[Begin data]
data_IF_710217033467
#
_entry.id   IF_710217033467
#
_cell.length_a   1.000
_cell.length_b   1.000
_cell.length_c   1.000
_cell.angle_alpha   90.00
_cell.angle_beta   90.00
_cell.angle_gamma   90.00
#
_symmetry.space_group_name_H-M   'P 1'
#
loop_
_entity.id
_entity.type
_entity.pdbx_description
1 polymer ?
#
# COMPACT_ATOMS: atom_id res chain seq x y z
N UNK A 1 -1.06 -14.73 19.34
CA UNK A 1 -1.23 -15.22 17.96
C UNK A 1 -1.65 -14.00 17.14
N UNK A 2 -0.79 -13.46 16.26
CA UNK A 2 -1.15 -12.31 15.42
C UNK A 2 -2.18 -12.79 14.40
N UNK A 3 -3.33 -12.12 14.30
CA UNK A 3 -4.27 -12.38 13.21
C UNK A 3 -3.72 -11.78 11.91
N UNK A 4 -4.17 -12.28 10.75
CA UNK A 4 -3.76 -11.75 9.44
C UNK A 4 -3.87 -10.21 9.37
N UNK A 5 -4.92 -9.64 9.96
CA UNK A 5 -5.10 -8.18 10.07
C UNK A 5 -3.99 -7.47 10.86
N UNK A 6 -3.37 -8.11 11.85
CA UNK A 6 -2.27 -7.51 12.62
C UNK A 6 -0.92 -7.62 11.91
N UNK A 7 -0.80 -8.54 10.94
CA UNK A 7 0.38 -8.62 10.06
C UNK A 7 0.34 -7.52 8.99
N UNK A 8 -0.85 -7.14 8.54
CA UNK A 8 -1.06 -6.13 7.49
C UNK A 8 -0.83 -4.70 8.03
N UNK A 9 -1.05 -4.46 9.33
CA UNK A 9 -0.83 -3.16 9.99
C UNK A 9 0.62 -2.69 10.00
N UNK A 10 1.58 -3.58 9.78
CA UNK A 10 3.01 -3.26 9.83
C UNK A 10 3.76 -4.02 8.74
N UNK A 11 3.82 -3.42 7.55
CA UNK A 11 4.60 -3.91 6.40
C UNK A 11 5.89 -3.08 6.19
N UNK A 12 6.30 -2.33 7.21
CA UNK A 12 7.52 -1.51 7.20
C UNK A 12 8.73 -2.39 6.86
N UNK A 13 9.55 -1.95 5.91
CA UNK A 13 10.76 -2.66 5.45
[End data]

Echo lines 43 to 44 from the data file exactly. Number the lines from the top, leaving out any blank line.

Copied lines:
CA UNK A 8 -1.06 -6.13 7.49
C UNK A 8 -0.83 -4.70 8.03